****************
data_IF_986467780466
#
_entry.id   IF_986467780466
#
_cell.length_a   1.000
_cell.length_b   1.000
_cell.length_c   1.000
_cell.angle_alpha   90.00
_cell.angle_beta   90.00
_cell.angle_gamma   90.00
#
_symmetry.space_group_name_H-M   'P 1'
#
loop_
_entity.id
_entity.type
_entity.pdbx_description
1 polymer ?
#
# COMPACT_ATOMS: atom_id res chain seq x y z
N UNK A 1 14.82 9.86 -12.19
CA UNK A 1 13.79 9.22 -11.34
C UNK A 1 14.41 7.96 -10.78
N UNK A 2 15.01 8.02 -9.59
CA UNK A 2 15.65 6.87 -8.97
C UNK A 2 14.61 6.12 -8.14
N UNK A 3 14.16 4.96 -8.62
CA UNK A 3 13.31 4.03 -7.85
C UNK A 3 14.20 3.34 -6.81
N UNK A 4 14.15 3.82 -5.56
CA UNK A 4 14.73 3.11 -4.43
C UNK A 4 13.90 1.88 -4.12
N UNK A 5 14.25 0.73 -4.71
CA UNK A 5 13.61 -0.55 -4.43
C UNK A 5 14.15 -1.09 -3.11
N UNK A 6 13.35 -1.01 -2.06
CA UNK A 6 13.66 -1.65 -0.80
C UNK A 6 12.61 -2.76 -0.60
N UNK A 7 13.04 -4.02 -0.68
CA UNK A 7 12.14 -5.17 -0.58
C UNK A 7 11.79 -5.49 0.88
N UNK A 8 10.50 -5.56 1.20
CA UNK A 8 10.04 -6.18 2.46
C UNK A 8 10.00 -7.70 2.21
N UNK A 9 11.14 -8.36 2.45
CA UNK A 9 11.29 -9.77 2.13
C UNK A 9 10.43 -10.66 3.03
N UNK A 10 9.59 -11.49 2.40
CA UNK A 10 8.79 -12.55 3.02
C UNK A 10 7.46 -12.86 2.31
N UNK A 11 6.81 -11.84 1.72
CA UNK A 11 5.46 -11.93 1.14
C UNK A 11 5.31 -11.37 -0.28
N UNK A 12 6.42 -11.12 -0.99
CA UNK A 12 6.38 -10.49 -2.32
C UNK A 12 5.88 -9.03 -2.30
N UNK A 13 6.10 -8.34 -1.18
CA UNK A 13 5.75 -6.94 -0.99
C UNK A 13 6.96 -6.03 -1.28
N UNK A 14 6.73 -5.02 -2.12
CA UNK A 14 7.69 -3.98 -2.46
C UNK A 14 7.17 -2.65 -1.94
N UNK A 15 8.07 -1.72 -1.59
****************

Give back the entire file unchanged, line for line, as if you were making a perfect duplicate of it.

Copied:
data_IF_986467780466
#
_entry.id   IF_986467780466
#
_cell.length_a   1.000
_cell.length_b   1.000
_cell.length_c   1.000
_cell.angle_alpha   90.00
_cell.angle_beta   90.00
_cell.angle_gamma   90.00
#
_symmetry.space_group_name_H-M   'P 1'
#
loop_
_entity.id
_entity.type
_entity.pdbx_description
1 polymer ?
#
# COMPACT_ATOMS: atom_id res chain seq x y z
N UNK A 1 14.82 9.86 -12.19
CA UNK A 1 13.79 9.22 -11.34
C UNK A 1 14.41 7.96 -10.78
N UNK A 2 15.01 8.02 -9.59
CA UNK A 2 15.65 6.87 -8.97
C UNK A 2 14.61 6.12 -8.14
N UNK A 3 14.16 4.96 -8.62
CA UNK A 3 13.31 4.03 -7.85
C UNK A 3 14.20 3.34 -6.81
N UNK A 4 14.15 3.82 -5.56
CA UNK A 4 14.73 3.11 -4.43
C UNK A 4 13.90 1.88 -4.12
N UNK A 5 14.25 0.73 -4.71
CA UNK A 5 13.61 -0.55 -4.43
C UNK A 5 14.15 -1.09 -3.11
N UNK A 6 13.35 -1.01 -2.06
CA UNK A 6 13.66 -1.65 -0.80
C UNK A 6 12.61 -2.76 -0.60
N UNK A 7 13.04 -4.02 -0.68
CA UNK A 7 12.14 -5.17 -0.58
C UNK A 7 11.79 -5.49 0.88
N UNK A 8 10.50 -5.56 1.20
CA UNK A 8 10.04 -6.18 2.46
C UNK A 8 10.00 -7.70 2.21
N UNK A 9 11.14 -8.36 2.45
CA UNK A 9 11.29 -9.77 2.13
C UNK A 9 10.43 -10.66 3.03
N UNK A 10 9.59 -11.49 2.40
CA UNK A 10 8.79 -12.55 3.02
C UNK A 10 7.46 -12.86 2.31
N UNK A 11 6.81 -11.84 1.72
CA UNK A 11 5.46 -11.93 1.14
C UNK A 11 5.31 -11.37 -0.28
N UNK A 12 6.42 -11.12 -0.99
CA UNK A 12 6.38 -10.49 -2.32
C UNK A 12 5.88 -9.03 -2.30
N UNK A 13 6.10 -8.34 -1.18
CA UNK A 13 5.75 -6.94 -0.99
C UNK A 13 6.96 -6.03 -1.28
N UNK A 14 6.73 -5.02 -2.12
CA UNK A 14 7.69 -3.98 -2.46
C UNK A 14 7.17 -2.65 -1.94
N UNK A 15 8.07 -1.72 -1.59